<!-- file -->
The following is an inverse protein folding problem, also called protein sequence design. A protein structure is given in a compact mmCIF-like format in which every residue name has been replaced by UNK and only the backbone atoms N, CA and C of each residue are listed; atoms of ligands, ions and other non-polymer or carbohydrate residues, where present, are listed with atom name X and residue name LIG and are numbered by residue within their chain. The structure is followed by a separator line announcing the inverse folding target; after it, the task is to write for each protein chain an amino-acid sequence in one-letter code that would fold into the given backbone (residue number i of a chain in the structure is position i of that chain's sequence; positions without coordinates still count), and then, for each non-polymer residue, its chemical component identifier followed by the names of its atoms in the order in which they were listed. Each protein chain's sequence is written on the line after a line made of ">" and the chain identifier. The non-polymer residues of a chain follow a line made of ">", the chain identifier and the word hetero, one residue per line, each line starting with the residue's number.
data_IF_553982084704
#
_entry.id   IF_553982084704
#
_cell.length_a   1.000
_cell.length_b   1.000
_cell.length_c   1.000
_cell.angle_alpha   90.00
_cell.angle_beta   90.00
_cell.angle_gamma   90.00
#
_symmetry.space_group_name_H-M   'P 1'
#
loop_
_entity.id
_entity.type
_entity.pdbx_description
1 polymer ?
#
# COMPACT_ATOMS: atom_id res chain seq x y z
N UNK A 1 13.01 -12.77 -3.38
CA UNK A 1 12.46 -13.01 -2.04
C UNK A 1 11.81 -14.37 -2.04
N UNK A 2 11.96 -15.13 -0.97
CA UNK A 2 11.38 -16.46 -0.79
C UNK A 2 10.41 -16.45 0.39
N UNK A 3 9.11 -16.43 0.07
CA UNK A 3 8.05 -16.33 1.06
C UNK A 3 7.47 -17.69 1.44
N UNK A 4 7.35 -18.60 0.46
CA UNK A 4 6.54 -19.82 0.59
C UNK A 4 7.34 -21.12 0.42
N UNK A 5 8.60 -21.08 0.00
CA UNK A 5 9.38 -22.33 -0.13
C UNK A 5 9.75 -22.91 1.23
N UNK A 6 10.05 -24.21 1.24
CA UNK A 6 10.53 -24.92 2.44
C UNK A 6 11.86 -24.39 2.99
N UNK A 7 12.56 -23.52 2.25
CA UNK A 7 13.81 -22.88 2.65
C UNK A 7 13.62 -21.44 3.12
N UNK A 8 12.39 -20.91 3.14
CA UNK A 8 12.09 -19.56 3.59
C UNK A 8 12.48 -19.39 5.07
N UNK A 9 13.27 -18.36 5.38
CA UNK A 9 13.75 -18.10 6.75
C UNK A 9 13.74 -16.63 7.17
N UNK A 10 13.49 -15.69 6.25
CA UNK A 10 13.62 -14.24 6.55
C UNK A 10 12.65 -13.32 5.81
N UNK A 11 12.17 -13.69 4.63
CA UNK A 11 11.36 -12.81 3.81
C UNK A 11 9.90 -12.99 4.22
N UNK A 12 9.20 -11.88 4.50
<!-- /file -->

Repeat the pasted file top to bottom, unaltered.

The following is an inverse protein folding problem, also called protein sequence design. A protein structure is given in a compact mmCIF-like format in which every residue name has been replaced by UNK and only the backbone atoms N, CA and C of each residue are listed; atoms of ligands, ions and other non-polymer or carbohydrate residues, where present, are listed with atom name X and residue name LIG and are numbered by residue within their chain. The structure is followed by a separator line announcing the inverse folding target; after it, the task is to write for each protein chain an amino-acid sequence in one-letter code that would fold into the given backbone (residue number i of a chain in the structure is position i of that chain's sequence; positions without coordinates still count), and then, for each non-polymer residue, its chemical component identifier followed by the names of its atoms in the order in which they were listed. Each protein chain's sequence is written on the line after a line made of ">" and the chain identifier. The non-polymer residues of a chain follow a line made of ">", the chain identifier and the word hetero, one residue per line, each line starting with the residue's number.
data_IF_553982084704
#
_entry.id   IF_553982084704
#
_cell.length_a   1.000
_cell.length_b   1.000
_cell.length_c   1.000
_cell.angle_alpha   90.00
_cell.angle_beta   90.00
_cell.angle_gamma   90.00
#
_symmetry.space_group_name_H-M   'P 1'
#
loop_
_entity.id
_entity.type
_entity.pdbx_description
1 polymer ?
#
# COMPACT_ATOMS: atom_id res chain seq x y z
N UNK A 1 13.01 -12.77 -3.38
CA UNK A 1 12.46 -13.01 -2.04
C UNK A 1 11.81 -14.37 -2.04
N UNK A 2 11.96 -15.13 -0.97
CA UNK A 2 11.38 -16.46 -0.79
C UNK A 2 10.41 -16.45 0.39
N UNK A 3 9.11 -16.43 0.07
CA UNK A 3 8.05 -16.33 1.06
C UNK A 3 7.47 -17.69 1.44
N UNK A 4 7.35 -18.60 0.46
CA UNK A 4 6.54 -19.82 0.59
C UNK A 4 7.34 -21.12 0.42
N UNK A 5 8.60 -21.08 0.00
CA UNK A 5 9.38 -22.33 -0.13
C UNK A 5 9.75 -22.91 1.23
N UNK A 6 10.05 -24.21 1.24
CA UNK A 6 10.53 -24.92 2.44
C UNK A 6 11.86 -24.39 2.99
N UNK A 7 12.56 -23.52 2.25
CA UNK A 7 13.81 -22.88 2.65
C UNK A 7 13.62 -21.44 3.12
N UNK A 8 12.39 -20.91 3.14
CA UNK A 8 12.09 -19.56 3.59
C UNK A 8 12.48 -19.39 5.07
N UNK A 9 13.27 -18.36 5.38
CA UNK A 9 13.75 -18.10 6.75
C UNK A 9 13.74 -16.63 7.17
N UNK A 10 13.49 -15.69 6.25
CA UNK A 10 13.62 -14.24 6.55
C UNK A 10 12.65 -13.32 5.81
N UNK A 11 12.17 -13.69 4.63
CA UNK A 11 11.36 -12.81 3.81
C UNK A 11 9.90 -12.99 4.22
N UNK A 12 9.20 -11.88 4.50